There is also the tune “Marlon Brando” initially composed by Jason Berry for Vacuum Tree Head, which I redid for my own band CDP.  Here is a live performance of us playing it at the Make Out Room in San Francisco.

CDP Marlon Brando May 1 from CatSynth on Vimeo.

And finally, our friends at the Cat Museum of San Francisco shared this feline photo today.

Mensa Cat Monday: Butoh

bhutto butoh

Butoh Boutros Ghali

Today’s Mensa Cat strips explore the world of butoh dance.  By J.B.

Mellow Tron and Mellotron

We bring you another from the latest series of cartoons by J.B., this featuring a classic Mellotron.  In particular, it appears to be the iconic M400 model, or perhaps an Mk4.

You can read our recent review from the Mellotron booth at NAMM here.  We also featured the instrument in a popular CatSynth TV episode.

Wordless Wednesday: Brutalism in SF

There aren’t a lot of examples of Brutalism in this architecturally conservative city, but the exception seems to be medical centers.  This one of several medical buildings with Brutalist facades. The photo was taken on a rather dreary and rainy day.

Mensa Cat Monday: Zeno’s Paradoxes

Mensa Cats: Zeno's Paradoxes

We bring you a brand new Mensa Cats cartoon by J.B. (that’s Jason Berry of Vacuum Tree Head).  This one expresses not one but two of Zeno’s famous paradoxes in a single frame.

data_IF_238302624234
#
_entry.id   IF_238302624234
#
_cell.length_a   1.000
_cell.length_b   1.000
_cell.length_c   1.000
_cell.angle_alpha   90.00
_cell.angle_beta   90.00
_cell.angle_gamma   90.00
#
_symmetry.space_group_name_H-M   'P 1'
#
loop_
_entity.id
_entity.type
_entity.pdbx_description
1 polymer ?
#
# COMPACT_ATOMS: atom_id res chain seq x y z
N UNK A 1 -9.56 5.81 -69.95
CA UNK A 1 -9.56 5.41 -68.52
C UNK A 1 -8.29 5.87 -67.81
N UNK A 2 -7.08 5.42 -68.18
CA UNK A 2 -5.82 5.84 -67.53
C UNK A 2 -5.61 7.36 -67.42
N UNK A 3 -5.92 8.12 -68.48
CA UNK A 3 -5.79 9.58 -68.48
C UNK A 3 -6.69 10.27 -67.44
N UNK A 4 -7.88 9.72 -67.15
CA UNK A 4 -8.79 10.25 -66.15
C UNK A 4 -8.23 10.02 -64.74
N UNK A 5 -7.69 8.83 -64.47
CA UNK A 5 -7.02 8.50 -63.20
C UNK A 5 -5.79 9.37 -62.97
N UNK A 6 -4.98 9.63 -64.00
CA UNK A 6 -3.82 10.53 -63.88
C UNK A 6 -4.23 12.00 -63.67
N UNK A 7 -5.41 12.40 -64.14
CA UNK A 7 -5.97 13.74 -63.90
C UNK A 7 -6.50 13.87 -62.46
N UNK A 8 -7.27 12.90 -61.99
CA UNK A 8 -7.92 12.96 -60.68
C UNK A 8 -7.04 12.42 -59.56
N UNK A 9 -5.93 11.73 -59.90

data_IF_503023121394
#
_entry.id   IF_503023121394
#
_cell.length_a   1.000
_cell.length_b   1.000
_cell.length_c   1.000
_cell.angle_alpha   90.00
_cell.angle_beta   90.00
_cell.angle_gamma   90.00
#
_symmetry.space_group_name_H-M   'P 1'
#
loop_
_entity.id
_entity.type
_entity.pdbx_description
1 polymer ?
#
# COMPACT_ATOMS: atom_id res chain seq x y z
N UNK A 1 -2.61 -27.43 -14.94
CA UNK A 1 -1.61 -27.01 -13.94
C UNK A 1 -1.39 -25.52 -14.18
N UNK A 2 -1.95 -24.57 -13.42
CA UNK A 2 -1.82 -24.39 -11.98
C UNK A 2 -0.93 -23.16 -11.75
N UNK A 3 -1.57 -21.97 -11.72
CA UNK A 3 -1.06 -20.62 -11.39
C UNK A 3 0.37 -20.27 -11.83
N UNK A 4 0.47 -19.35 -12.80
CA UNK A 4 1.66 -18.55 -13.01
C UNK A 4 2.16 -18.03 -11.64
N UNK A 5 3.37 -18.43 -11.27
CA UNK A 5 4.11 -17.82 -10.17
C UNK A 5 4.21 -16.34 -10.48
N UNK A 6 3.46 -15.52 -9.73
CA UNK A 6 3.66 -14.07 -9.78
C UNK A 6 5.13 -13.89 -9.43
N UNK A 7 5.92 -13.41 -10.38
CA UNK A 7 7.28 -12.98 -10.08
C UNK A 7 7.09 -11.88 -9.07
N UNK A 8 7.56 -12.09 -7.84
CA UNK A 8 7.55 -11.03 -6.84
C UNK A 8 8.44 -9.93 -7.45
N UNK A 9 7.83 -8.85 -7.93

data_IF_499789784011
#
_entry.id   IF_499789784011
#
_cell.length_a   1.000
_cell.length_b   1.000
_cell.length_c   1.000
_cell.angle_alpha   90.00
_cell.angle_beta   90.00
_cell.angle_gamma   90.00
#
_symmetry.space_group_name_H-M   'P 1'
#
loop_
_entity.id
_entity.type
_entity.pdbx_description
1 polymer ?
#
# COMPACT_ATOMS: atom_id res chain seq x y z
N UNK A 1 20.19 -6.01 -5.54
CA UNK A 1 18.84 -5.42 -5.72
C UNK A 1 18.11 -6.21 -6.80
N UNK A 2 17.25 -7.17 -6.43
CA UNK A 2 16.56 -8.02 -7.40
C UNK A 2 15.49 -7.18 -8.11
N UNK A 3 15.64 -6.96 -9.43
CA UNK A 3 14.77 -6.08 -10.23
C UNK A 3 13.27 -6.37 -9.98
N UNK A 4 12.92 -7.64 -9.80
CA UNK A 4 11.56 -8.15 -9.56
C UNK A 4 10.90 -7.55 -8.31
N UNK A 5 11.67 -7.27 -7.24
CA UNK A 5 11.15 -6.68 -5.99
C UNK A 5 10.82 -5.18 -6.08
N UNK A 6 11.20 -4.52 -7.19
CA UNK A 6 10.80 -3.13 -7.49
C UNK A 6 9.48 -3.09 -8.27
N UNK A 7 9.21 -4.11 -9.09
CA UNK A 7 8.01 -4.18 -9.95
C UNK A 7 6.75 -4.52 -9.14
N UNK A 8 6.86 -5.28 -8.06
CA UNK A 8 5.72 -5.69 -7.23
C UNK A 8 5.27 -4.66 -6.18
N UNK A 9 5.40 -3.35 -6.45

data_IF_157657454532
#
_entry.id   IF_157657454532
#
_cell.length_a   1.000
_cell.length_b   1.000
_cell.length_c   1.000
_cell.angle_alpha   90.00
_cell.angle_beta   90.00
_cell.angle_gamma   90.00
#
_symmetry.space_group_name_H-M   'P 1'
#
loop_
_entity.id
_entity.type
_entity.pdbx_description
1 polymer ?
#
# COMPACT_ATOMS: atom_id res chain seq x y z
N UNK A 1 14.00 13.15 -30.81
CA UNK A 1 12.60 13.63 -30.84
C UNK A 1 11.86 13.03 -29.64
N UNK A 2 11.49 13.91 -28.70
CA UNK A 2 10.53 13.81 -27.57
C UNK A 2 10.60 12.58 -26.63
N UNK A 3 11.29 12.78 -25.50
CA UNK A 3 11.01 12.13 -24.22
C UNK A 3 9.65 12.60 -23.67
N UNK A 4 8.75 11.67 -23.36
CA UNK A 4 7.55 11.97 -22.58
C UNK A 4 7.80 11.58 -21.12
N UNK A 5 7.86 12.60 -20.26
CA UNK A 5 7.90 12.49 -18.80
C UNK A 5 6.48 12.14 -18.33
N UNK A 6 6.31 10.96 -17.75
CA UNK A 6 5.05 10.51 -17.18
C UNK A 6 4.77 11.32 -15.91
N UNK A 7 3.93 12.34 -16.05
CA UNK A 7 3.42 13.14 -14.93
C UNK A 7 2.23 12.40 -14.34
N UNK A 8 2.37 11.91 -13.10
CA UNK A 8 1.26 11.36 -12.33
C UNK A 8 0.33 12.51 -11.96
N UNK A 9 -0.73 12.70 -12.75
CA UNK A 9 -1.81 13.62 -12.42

The first is the better-known Dichotomy Paradox, from which the punchline derives.  In order to walk into the bar, Zeno (or any of the other patrons) must first walk halfway; and to travel from the halfway point, he must travel half of that distance, and then half of that distance, and so on.  It seems that this process of walking halfway would continue forever and one would not arrive and one’s destination, yet we know in reality that we do.

The second paradox is the Arrow Paradox.  Consider the frame frozen in time, as indicated by the liquid in mid spill behind the young lady cat, or the multiple instances of Zeno along his path.  At any given moment, there is no motion. Zeno’s position does change between moment, but there is an infinite number of other frames, each with a fixed position.  As copies/frames of Zeno get closer and closer together, the change in time between them gets infinitesimally small.  Yet the process 0f adding up these infinite frames with zero motion in each results in Zeno walking halfway into the bar.

The two paradoxes (and the third, commonly referred to as “Achilles and the tortoise”) are closely related.  The first deals with infinitesimal subdivisions of space, while the second deals with infinitesimal subdivisions of time.  The key is that while any infinitesimal quantity is smaller than any quantity we can express, it is always still greater than zero.  And adding up an infinite number of infinitesimal quantities can sometimes yield a finite number.